At 9:14 p.m. EDT, over 30 minutes from the initial event, New York Power Pool Operators in Guilderland called for Con Edison operators to "shed load." In response, Con Ed operators initiated first a 5% system-wide voltage reduction and then an 8% reduction. These steps had to be completed sequentially and took many minutes. These steps were done in accordance with Con Edison's use of the words "shed load" while the Power Pool operators had in mind opening feeders to immediately drop about 1500 MW of load, not reduce voltage to reduce load a few hundred MW.

At 9:19 p.m. EDT the final major interconnection to Upstate New York at Leeds substation tripped due to thermal overload which caused the 345kV conductors to sag excessively into an unidentified object. This trip caused the 138 kV links with Long Island to overload, and a major interconnection with PSEG in New Jersey began to load even higher than previously reported.

At 9:22 p.m. EDT, Long Island Lighting Company opened its 345 kV interconnection to Con Edison to reduce power that was flowing through its system and overloading 138 kV submarine cables between Long Island and Connecticut. While Long Island operators were securing permission from the Power Pool operators to open their 345 kV tie to New York City, phase shifters between New York City and New Jersey were being adjusted to correct heavy flows, and this reduced the loading on the 115 kV cables. The Long Island operators did not notice the drop in 115 kV cable loadings and went ahead with opening their 345 kV tie to New York City.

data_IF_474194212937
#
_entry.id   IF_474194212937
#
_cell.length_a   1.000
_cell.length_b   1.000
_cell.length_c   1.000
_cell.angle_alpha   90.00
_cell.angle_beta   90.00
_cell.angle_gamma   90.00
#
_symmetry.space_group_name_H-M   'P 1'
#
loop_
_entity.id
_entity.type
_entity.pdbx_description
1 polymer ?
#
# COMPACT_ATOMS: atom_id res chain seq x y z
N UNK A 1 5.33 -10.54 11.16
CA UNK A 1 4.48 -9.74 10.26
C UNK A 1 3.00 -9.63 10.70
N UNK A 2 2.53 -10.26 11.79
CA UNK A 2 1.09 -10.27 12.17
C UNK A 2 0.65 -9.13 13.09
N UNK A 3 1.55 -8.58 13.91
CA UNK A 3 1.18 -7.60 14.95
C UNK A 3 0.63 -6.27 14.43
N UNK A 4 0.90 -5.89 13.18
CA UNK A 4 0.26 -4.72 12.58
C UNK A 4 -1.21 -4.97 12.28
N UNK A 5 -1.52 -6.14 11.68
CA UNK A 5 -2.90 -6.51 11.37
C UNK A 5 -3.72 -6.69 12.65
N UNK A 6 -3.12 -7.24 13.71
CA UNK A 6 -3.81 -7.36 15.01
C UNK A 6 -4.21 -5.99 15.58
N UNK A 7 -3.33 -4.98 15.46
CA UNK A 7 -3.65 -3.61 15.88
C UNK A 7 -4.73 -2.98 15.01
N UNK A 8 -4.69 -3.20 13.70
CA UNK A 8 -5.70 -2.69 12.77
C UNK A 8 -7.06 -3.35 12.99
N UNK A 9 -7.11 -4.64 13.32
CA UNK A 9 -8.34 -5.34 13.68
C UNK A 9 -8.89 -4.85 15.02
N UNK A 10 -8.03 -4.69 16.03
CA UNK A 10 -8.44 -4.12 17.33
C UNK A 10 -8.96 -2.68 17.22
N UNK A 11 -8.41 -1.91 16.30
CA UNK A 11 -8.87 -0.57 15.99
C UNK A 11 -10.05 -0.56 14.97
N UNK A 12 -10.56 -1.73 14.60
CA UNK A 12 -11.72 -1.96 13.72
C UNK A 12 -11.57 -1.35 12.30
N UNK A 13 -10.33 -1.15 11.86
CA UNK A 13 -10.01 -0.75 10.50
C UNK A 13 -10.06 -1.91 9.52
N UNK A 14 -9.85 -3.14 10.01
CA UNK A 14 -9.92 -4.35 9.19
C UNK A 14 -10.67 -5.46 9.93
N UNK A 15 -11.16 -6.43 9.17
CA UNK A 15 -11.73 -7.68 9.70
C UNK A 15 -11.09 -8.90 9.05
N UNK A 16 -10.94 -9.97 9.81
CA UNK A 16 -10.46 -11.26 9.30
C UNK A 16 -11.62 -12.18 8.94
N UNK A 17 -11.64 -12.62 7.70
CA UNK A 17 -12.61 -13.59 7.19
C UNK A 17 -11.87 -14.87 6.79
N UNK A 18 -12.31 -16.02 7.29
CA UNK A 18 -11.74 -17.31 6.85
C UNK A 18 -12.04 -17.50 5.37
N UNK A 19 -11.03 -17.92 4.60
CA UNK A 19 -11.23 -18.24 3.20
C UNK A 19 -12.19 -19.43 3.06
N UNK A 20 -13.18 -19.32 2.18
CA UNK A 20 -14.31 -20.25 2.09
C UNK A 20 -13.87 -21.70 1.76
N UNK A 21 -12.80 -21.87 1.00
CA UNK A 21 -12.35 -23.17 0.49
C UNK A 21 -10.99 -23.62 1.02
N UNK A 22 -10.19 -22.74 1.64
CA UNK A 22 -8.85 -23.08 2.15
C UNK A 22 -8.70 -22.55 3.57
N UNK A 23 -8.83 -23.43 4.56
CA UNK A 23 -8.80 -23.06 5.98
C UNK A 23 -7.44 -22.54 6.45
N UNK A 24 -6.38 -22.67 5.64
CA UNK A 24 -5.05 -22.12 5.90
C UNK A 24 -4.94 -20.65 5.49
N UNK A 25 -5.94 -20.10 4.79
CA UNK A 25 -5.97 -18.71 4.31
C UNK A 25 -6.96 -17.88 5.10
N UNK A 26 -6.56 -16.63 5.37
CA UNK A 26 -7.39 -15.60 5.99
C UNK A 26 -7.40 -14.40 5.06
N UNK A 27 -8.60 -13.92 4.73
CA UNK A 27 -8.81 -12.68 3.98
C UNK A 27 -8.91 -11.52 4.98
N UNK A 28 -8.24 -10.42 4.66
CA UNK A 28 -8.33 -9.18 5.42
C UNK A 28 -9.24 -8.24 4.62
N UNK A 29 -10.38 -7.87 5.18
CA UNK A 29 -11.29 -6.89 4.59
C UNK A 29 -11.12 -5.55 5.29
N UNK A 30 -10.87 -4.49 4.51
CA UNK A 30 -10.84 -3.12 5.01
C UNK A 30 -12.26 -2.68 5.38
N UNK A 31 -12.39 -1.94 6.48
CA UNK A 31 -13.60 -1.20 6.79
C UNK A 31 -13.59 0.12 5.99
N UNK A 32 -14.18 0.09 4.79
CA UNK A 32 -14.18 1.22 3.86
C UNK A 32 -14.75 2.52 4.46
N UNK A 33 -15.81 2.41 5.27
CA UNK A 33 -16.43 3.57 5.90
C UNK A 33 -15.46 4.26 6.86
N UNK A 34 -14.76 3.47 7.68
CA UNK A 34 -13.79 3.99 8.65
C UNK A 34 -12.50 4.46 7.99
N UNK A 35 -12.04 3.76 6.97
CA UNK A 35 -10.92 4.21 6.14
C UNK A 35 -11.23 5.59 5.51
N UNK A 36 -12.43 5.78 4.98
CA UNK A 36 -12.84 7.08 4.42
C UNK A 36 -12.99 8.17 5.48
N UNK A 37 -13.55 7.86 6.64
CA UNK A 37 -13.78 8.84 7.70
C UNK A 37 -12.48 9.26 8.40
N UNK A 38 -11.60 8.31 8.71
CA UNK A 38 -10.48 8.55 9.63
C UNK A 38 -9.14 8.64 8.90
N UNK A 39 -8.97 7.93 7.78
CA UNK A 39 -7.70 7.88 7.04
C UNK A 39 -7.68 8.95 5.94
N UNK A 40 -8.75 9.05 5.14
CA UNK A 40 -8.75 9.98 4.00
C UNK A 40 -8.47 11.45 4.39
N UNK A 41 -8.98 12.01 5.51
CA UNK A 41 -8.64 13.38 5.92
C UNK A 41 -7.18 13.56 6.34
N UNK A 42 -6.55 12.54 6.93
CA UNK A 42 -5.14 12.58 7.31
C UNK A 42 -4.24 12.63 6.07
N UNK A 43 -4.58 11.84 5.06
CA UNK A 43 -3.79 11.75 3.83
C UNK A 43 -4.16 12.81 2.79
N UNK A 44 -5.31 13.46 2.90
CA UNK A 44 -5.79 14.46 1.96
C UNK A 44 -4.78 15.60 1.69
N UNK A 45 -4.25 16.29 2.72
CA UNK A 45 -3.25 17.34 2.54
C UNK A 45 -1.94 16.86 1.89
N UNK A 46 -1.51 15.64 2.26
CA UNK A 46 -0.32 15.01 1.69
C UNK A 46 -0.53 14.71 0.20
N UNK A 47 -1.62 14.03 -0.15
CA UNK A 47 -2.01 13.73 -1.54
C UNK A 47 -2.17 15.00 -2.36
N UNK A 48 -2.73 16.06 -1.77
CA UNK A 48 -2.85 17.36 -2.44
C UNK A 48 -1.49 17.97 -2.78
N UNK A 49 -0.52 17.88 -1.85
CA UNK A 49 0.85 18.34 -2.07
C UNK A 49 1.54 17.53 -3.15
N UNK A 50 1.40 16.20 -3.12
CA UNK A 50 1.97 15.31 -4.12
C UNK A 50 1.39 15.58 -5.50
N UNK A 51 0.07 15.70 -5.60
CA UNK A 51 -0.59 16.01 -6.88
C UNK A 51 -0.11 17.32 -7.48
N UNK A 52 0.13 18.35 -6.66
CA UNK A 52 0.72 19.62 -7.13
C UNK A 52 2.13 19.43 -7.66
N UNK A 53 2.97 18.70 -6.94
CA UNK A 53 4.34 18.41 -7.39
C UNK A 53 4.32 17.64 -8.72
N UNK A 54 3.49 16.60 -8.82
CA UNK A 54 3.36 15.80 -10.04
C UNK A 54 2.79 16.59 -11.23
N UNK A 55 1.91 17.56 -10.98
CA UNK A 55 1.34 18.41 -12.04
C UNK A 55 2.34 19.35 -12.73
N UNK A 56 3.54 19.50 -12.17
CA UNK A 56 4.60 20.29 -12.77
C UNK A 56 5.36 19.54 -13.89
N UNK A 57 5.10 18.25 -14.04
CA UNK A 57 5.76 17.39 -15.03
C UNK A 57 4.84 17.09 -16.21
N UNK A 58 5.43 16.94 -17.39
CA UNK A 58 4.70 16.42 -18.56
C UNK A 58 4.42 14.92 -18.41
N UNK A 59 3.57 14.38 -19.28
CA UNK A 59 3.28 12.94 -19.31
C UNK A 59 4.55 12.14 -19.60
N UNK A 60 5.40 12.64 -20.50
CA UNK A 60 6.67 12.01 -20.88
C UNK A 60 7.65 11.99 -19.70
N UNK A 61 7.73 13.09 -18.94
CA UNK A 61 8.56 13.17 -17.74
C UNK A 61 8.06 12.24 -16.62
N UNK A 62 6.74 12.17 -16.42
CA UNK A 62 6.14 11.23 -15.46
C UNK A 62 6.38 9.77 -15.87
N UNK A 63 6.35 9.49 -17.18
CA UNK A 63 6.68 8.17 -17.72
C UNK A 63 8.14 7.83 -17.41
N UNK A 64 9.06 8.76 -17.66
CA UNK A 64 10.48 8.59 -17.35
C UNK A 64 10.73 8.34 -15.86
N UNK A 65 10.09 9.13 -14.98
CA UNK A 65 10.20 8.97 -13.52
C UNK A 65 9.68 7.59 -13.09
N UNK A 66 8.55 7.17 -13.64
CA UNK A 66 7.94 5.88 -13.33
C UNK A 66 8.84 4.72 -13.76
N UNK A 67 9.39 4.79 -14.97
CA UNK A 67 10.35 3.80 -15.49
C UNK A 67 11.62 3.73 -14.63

At 9:24 p.m. EDT, the Con Edison operator tried and failed to manually shed load by dropping customers. Five minutes later, at 9:29 p.m. EDT, the Goethals-Linden 230 kV interconnection with New Jersey tripped, and the Con Edison system automatically began to isolate itself from the outside world through the action of protective devices that remove overloaded lines, transformers, and cables from service.